The questions asked at the start of Chapter Two are in part answered by the Strengths and Weaknesses of Chapter Four. This chapter allows the player to delve into the persona of the character to find and develop the character’s likes, dislikes, desires, talents, fears, hatreds, loves, virtues, faults, and other personal idiosyncrasies. Tellings offers a list of over 60 Strengths and over 30 Weaknesses.
Strengths are helpful, beneficial, or positive qualities and abilities. They are often unusual or exceptional talents, gifts, privileges, or resources the character possesses. For example, Strengths range from Ambidexterity to Artistic Ability to being Blessed by a deity to having Excellent Hearing to Fast Healer to Silver Tongue to possessing Wealth. Strengths are physical, mental, spiritual, material, or cultural benefits that give the character an advantage over others.
Weaknesses are traits, beliefs, qualities, or limitations that at times may put the character at a disadvantage or may bring negative reactions or results to the character. A Weakness does not necessarily mean something wicked, or terrible. For example, the Weakness Steadfast means the character does not run from a fight—a quality usually admired—but, in the wrong situation, this Weakness could spell trouble for the character and others. Weaknesses can mean a character is Arrogant or has a Fear or is Good Hearted or has a Pet Peeve or is Superstitious or Unlucky. Weaknesses are physical, mental, spiritual, material, or social disadvantages that limit the character’s actions and access to power and resources.
Strengths and Weaknesses help balance the character’s muscle, mind, and soul as well as their skills, talents, and personality. Strengths and Weaknesses are colorful things, awkward things, and unique things about the character. Strengths and Weaknesses add warmth to the blood, lilt to the voice, shape to a gesture, and thought to the whole of the character.
Remember that certain Strengths and Weaknesses may affect Attributes, Skills, and other character choices and decisions. For example, the Strength Increased Attribute allows the player to increase the value of one of the character’s ATTR scores. Or, for example, the Weakness Choice of Weapon limits the number and kind of Weapon Proficiencies the character can have. Continue to look back at the whole of character creation and allow for revision.
Choosing Strengths and Weaknesses
Like choosing skills, make a wish list of Strengths and a tentative list of Weaknesses. Record the point values for each. Strengths are listed with a positive value. Weaknesses are assigned negative values. The more Weaknesses a character possesses, the more interesting their personality and background becomes and the more points the player has to spend on additional skills and Strengths.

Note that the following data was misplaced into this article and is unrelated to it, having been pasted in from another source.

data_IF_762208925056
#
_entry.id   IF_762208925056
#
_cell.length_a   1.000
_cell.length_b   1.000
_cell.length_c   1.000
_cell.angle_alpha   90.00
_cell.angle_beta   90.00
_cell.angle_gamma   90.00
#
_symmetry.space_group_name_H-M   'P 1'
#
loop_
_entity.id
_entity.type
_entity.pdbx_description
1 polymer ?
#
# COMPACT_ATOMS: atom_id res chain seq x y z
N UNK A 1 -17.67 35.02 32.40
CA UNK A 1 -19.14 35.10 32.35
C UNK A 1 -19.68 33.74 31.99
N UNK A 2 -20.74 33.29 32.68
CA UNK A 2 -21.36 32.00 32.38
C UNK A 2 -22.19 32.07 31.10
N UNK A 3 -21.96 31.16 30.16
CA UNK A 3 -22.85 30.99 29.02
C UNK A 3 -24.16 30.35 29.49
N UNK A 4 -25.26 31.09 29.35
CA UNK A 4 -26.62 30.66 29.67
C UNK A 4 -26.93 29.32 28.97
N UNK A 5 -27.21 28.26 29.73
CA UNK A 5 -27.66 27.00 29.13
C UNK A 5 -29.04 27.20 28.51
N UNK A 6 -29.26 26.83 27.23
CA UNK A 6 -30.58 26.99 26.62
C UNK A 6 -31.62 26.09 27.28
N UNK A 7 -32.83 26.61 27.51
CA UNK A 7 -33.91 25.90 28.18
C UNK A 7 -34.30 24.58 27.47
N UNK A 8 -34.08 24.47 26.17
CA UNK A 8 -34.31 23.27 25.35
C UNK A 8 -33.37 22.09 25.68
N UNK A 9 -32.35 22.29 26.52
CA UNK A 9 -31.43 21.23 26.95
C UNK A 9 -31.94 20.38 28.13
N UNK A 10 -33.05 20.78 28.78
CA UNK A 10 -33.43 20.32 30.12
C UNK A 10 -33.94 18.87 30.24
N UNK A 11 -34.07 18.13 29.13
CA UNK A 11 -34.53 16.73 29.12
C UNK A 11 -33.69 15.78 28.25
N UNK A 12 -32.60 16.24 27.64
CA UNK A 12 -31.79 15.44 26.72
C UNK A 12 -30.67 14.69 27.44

A starting character can have up to -70 Weakness points. Like the starting points allotted to attr, the Wright may increase or decrease the number of Weakness points a character can have depending on the difficulty and nature of the adventure—less points for less-heroic characters (around -50 to -60) and more points for high-powered characters (around -80 to -100).
Strengths can only be bought by taking on Weaknesses. The starting skill points (figured from kno) cannot be used to buy Strengths. For example, the player wishes the character to have +30 points of Strengths. Therefore, the character must have at least -30 points of Weaknesses. The Strengths can only be balanced out by the Weaknesses. Generally, a character should only spend half of their possible Weakness points on Strengths. Furthermore, the Wright may limit the character’s total number of supernatural Strengths a character can possess (e.g. Aura, Divine Magic, Immunity, Magic Ability, Regeneration).
The player may take on more Weaknesses than Strengths to gain additional points to spend on buying skills.
For example, the player buys +30 points of Strengths but chooses to have -70 points of Weaknesses. Therefore, the player has in excess -40 points of disadvantages. The player can then buy up to +40 points of additional skills. A good guideline to follow is that a character should spend up to half their points on Strengths and the remaining majority of points on skills and knowledges. A well-rounded character should have both Strengths and Weaknesses and the advantages and disadvantages should cover a wide spectrum. However, a character should not have too many Strengths and Weaknesses. A curated, considered personality is the goal. A character should not have contradictory Strengths and Weaknesses. Lastly, a Weakness that never comes into play is not a valid Weakness. All of the character’s points should balance out. Use the following formula to determine if the character’s points add up:
Skills + Strengths – |Weaknesses| – (KNO x 3) – xp = 0
The Wright should approve of what Strengths and Weaknesses are be taken by starting characters. Some Strengths and Weaknesses cannot be taken by starting or zero-experience characters. Some Strengths and Weaknesses can be bought multiple times. The Wright must determine the number of bonuses a character can gain; see Chapter Nine for details on bonuses and levels of experience.